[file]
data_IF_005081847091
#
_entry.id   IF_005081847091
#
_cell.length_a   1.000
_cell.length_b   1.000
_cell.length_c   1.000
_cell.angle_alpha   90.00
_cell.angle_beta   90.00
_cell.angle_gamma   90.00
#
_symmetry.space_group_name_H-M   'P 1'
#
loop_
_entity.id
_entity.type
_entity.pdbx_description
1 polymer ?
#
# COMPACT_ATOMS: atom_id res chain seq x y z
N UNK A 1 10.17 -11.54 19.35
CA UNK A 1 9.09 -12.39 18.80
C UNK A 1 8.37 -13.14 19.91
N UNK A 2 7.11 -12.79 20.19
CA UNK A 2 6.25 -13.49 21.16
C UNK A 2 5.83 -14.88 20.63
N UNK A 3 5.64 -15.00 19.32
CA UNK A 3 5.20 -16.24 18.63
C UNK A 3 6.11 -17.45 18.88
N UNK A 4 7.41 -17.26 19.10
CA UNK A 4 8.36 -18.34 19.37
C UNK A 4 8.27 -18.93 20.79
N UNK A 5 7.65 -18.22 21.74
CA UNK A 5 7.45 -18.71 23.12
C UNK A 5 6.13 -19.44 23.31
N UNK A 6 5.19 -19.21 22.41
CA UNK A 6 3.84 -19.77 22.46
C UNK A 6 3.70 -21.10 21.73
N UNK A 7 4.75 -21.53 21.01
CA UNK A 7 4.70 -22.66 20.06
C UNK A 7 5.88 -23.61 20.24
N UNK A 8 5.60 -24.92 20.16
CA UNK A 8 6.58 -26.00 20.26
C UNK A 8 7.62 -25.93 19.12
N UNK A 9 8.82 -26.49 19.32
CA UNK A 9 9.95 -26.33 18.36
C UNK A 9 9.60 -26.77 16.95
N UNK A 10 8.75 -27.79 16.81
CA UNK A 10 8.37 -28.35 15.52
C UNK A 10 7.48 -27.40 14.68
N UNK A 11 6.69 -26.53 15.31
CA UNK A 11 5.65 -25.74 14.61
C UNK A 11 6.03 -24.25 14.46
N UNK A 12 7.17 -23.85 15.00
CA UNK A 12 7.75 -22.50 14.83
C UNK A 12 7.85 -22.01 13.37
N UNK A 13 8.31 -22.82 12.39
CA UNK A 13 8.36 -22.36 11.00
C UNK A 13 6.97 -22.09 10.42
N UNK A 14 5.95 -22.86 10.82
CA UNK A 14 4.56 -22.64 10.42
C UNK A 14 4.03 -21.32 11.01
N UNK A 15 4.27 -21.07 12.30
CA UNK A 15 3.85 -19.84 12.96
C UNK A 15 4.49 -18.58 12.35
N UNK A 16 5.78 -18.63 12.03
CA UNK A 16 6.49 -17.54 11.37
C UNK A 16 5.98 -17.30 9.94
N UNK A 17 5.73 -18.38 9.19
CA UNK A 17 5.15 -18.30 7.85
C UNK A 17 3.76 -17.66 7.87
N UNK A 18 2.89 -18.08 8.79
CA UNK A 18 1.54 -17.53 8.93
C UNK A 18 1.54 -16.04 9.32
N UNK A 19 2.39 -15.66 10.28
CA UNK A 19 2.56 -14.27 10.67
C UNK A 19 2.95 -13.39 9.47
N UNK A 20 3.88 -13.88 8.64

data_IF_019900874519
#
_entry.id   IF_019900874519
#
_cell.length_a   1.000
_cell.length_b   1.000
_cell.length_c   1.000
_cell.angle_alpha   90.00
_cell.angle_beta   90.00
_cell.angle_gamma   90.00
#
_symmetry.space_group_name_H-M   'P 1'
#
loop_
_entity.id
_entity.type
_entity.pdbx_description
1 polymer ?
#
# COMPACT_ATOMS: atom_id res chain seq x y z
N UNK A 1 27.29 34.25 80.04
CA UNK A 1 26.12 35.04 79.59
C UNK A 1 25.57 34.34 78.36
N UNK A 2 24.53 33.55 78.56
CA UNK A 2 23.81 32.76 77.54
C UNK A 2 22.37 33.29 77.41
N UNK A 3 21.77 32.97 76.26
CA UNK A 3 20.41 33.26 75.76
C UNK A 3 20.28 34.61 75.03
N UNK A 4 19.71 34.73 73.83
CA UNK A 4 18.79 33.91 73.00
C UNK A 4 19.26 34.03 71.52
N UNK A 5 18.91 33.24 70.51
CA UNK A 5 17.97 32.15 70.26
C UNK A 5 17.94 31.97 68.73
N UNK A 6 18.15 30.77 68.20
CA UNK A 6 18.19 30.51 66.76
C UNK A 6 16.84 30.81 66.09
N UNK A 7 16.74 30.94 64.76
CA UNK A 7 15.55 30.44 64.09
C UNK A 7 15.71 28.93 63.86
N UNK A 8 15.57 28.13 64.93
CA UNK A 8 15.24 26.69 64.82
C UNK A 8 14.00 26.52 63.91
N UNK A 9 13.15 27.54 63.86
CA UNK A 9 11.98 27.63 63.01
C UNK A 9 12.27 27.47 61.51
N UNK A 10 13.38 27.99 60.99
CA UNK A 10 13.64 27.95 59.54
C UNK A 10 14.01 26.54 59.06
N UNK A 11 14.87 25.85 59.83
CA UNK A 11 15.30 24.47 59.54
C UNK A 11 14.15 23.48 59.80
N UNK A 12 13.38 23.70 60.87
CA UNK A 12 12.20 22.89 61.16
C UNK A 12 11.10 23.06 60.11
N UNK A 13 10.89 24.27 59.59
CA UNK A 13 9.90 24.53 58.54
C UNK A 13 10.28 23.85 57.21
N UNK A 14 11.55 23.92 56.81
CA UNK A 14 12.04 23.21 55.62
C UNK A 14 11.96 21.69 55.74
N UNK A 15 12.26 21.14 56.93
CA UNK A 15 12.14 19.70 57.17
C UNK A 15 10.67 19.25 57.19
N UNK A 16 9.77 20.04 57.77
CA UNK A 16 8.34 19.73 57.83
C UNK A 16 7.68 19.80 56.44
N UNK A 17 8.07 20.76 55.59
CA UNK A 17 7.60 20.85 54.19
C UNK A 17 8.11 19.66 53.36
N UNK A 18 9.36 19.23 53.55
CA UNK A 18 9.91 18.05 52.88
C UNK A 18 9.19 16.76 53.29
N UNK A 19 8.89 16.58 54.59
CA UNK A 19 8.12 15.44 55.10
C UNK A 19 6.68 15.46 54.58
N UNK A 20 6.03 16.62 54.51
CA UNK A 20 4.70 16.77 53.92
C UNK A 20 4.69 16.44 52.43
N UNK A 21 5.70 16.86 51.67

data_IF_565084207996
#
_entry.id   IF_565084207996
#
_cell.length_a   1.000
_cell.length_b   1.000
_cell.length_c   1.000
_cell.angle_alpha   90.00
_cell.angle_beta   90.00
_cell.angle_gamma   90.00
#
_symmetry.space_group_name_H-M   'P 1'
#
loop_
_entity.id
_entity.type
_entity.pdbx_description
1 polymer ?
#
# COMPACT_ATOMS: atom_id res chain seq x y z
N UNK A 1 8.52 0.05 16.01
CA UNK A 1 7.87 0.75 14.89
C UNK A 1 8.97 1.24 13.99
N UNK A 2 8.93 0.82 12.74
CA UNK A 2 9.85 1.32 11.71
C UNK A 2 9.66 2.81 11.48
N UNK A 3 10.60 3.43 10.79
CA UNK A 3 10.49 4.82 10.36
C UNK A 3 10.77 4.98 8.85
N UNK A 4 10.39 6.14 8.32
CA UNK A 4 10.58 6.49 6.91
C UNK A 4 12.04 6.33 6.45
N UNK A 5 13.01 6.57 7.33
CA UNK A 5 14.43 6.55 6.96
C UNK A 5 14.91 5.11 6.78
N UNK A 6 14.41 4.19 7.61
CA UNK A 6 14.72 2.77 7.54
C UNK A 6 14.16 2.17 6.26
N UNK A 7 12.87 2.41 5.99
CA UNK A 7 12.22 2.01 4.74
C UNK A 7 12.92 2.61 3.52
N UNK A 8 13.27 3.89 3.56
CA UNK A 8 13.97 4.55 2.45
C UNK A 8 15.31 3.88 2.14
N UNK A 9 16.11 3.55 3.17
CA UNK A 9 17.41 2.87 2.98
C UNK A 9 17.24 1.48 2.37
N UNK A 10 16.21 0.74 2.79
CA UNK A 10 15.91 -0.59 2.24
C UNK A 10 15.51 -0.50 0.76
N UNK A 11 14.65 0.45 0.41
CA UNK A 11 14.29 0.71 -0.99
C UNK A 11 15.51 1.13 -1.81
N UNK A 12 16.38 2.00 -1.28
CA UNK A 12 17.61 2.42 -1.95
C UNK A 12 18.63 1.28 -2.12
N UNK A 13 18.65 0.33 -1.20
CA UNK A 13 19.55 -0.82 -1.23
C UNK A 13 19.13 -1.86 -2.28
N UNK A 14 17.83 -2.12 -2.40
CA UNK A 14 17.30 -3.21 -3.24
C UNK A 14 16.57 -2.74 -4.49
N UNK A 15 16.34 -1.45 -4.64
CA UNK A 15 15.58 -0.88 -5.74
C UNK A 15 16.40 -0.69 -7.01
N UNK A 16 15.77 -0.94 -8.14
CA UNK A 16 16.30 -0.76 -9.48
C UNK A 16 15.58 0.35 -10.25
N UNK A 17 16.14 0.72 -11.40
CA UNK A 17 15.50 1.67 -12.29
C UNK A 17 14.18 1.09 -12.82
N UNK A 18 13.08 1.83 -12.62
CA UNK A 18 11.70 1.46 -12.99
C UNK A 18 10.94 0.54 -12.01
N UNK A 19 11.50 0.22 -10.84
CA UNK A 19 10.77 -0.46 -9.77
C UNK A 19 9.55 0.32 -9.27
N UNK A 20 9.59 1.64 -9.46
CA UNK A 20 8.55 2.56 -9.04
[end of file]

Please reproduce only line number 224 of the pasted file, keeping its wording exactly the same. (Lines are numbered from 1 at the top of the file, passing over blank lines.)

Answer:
C UNK A 15 16.40 -0.69 -7.01